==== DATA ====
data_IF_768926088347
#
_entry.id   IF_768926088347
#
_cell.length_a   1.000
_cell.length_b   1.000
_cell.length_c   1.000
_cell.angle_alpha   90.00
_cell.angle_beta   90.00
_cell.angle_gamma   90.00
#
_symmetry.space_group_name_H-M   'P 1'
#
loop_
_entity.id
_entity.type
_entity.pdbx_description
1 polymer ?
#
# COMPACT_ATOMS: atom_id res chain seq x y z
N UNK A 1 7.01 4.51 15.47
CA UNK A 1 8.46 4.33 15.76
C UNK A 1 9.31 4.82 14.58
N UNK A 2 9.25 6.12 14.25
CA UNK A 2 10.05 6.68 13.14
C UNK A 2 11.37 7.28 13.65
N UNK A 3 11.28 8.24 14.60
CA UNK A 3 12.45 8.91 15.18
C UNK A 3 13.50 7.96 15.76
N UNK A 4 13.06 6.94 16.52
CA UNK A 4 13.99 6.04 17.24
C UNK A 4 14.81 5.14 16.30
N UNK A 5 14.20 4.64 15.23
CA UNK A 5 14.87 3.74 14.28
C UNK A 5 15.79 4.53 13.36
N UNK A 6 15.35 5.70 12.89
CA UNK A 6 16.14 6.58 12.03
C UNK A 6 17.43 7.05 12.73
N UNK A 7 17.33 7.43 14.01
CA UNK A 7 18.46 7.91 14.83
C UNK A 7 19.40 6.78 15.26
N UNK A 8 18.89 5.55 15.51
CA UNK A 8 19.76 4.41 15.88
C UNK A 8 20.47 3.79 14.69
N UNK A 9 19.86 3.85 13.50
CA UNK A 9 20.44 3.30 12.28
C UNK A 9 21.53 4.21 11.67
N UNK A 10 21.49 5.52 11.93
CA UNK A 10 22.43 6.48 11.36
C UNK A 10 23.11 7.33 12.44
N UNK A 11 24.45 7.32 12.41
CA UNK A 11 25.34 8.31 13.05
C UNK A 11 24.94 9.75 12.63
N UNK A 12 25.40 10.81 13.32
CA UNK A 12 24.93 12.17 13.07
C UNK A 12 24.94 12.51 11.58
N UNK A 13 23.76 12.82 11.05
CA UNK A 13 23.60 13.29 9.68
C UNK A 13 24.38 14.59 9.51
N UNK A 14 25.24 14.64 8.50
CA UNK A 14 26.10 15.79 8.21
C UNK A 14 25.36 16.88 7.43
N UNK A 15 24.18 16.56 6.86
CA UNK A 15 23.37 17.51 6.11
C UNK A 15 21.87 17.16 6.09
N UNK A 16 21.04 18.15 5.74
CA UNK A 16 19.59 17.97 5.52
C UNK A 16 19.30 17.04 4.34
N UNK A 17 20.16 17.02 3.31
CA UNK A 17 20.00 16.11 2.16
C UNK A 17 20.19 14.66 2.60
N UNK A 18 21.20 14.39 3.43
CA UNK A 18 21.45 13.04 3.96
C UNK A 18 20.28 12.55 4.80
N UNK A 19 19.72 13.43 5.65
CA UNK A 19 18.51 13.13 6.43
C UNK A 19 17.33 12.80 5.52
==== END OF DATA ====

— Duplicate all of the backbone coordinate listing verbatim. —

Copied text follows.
data_IF_768926088347
#
_entry.id   IF_768926088347
#
_cell.length_a   1.000
_cell.length_b   1.000
_cell.length_c   1.000
_cell.angle_alpha   90.00
_cell.angle_beta   90.00
_cell.angle_gamma   90.00
#
_symmetry.space_group_name_H-M   'P 1'
#
loop_
_entity.id
_entity.type
_entity.pdbx_description
1 polymer ?
#
# COMPACT_ATOMS: atom_id res chain seq x y z
N UNK A 1 7.01 4.51 15.47
CA UNK A 1 8.46 4.33 15.76
C UNK A 1 9.31 4.82 14.58
N UNK A 2 9.25 6.12 14.25
CA UNK A 2 10.05 6.68 13.14
C UNK A 2 11.37 7.28 13.65
N UNK A 3 11.28 8.24 14.60
CA UNK A 3 12.45 8.91 15.18
C UNK A 3 13.50 7.96 15.76
N UNK A 4 13.06 6.94 16.52
CA UNK A 4 13.99 6.04 17.24
C UNK A 4 14.81 5.14 16.30
N UNK A 5 14.20 4.64 15.23
CA UNK A 5 14.87 3.74 14.28
C UNK A 5 15.79 4.53 13.36
N UNK A 6 15.35 5.70 12.89
CA UNK A 6 16.14 6.58 12.03
C UNK A 6 17.43 7.05 12.73
N UNK A 7 17.33 7.43 14.01
CA UNK A 7 18.46 7.91 14.83
C UNK A 7 19.40 6.78 15.26
N UNK A 8 18.89 5.55 15.51
CA UNK A 8 19.76 4.41 15.88
C UNK A 8 20.47 3.79 14.69
N UNK A 9 19.86 3.85 13.50
CA UNK A 9 20.44 3.30 12.28
C UNK A 9 21.53 4.21 11.67
N UNK A 10 21.49 5.52 11.93
CA UNK A 10 22.43 6.48 11.36
C UNK A 10 23.11 7.33 12.44
N UNK A 11 24.45 7.32 12.41
CA UNK A 11 25.34 8.31 13.05
C UNK A 11 24.94 9.75 12.63
N UNK A 12 25.40 10.81 13.32
CA UNK A 12 24.93 12.17 13.07
C UNK A 12 24.94 12.51 11.58
N UNK A 13 23.76 12.82 11.05
CA UNK A 13 23.60 13.29 9.68
C UNK A 13 24.38 14.59 9.51
N UNK A 14 25.24 14.64 8.50
CA UNK A 14 26.10 15.79 8.21
C UNK A 14 25.36 16.88 7.43
N UNK A 15 24.18 16.56 6.86
CA UNK A 15 23.37 17.51 6.11
C UNK A 15 21.87 17.16 6.09
N UNK A 16 21.04 18.15 5.74
CA UNK A 16 19.59 17.97 5.52
C UNK A 16 19.30 17.04 4.34
N UNK A 17 20.16 17.02 3.31
CA UNK A 17 20.00 16.11 2.16
C UNK A 17 20.19 14.66 2.60
N UNK A 18 21.20 14.39 3.43
CA UNK A 18 21.45 13.04 3.96
C UNK A 18 20.28 12.55 4.80
N UNK A 19 19.72 13.43 5.65
CA UNK A 19 18.51 13.13 6.43
C UNK A 19 17.33 12.80 5.52